Thursday, April 30, 2009

Cimmerian sighting: Evaluating Don Herron's hard look at Stephen King

Essayist/raconteur Don Herron is best known ‘round these parts for his outstanding Robert E. Howard criticism, which includes essays and editing duties in seminal works like The Dark Barbarian and The Barbaric Triumph. Elsewhere he’s also regarded as an expert on the works of renowned mystery and noir writer Dashiell Hammett.

Based on this photo, he also wears a fedora and trenchcoat better than anyone.

But a lesser-known side of Herron’s resume includes his Stephen King criticism. I myself was unaware of Herron’s work as a reviewer of the king of horror until coming across his essay, “King: The Good, the Bad, and the Academic” from Kingdom of Fear: The World of Stephen King (1986, NAL/Plume).

Seeing as how I’m writing for The Cimmerian website, whose now defunct print journal was home for many Herron essays, this next statement may make me seem like a suck-up, but that’s fine, I’ll say it anyway: I think Herron’s essay is perhaps the best in Kingdom of Fear. This is no mean feat, given that some of the other contributors to the volume include horror immortals like Robert Bloch, Ramsey Campbell, Clive Barker, and Harlan Ellison.

Whether or not you agree with that assessment, it’s rather indisputable that Herron’s essay is the most provocative of the lot. I first started typing “equal parts criticism and praise,” but upon further review it’s decidedly tipped in favor of the negative. Considering that Kingdom of Fear was published in 1986—arguably the height of King’s creativity and popularity—Herron’s final analysis of King as a talented but flawed writer is rather ballsy. Herron pulls no punches, neither for King nor his legions of fans and admirers. For example, he rips Douglas Winter’s book Stephen King: The Art of Darkness for containing too much fan-worship and not enough honest appraisal. Writes Herron: “[It] strikes me as remarkable because Winter never once disagrees with a King dictum, he does not suggest that one of the novels under discussion might, just possibly, have a minor flaw or two. In this respect it is typical of most of the new criticism, where the critics, like the audience of teenage girls who buy so many of the King books, find everything to be just wonderful.”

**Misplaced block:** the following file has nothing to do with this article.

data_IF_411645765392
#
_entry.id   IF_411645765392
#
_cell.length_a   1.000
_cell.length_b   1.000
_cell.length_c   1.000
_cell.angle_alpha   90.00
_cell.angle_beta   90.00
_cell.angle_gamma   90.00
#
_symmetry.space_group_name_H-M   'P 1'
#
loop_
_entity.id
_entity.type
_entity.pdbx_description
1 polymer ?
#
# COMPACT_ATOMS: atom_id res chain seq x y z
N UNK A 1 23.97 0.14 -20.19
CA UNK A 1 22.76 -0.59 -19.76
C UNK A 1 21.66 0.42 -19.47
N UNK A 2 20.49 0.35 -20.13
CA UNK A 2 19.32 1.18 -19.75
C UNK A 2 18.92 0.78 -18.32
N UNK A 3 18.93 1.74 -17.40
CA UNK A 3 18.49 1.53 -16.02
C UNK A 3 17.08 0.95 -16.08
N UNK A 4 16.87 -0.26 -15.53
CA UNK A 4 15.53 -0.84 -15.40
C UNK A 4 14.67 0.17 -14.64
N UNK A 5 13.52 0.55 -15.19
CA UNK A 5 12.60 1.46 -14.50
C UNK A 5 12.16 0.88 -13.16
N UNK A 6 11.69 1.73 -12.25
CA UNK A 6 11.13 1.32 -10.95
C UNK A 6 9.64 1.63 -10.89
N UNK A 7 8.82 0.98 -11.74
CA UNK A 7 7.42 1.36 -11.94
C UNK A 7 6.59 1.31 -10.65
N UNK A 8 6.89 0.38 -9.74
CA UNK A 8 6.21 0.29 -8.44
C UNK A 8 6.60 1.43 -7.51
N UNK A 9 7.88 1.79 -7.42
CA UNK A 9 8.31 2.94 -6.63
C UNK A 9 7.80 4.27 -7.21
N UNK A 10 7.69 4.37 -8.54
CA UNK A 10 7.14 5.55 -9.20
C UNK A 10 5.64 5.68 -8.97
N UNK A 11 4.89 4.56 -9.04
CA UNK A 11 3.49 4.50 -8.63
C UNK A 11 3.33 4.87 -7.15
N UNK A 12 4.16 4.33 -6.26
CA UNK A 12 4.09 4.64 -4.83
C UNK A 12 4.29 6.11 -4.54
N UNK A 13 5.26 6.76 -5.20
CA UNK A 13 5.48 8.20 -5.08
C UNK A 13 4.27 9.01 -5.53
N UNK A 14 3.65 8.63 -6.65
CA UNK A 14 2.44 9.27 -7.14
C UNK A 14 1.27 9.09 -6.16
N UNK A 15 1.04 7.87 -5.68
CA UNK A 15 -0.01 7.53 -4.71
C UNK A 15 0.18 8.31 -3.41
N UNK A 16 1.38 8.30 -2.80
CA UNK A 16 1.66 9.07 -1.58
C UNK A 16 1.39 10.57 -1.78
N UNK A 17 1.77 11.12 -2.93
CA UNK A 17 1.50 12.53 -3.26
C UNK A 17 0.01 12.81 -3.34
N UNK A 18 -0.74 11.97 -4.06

To read the rest of this post, visit The Cimmerian website.

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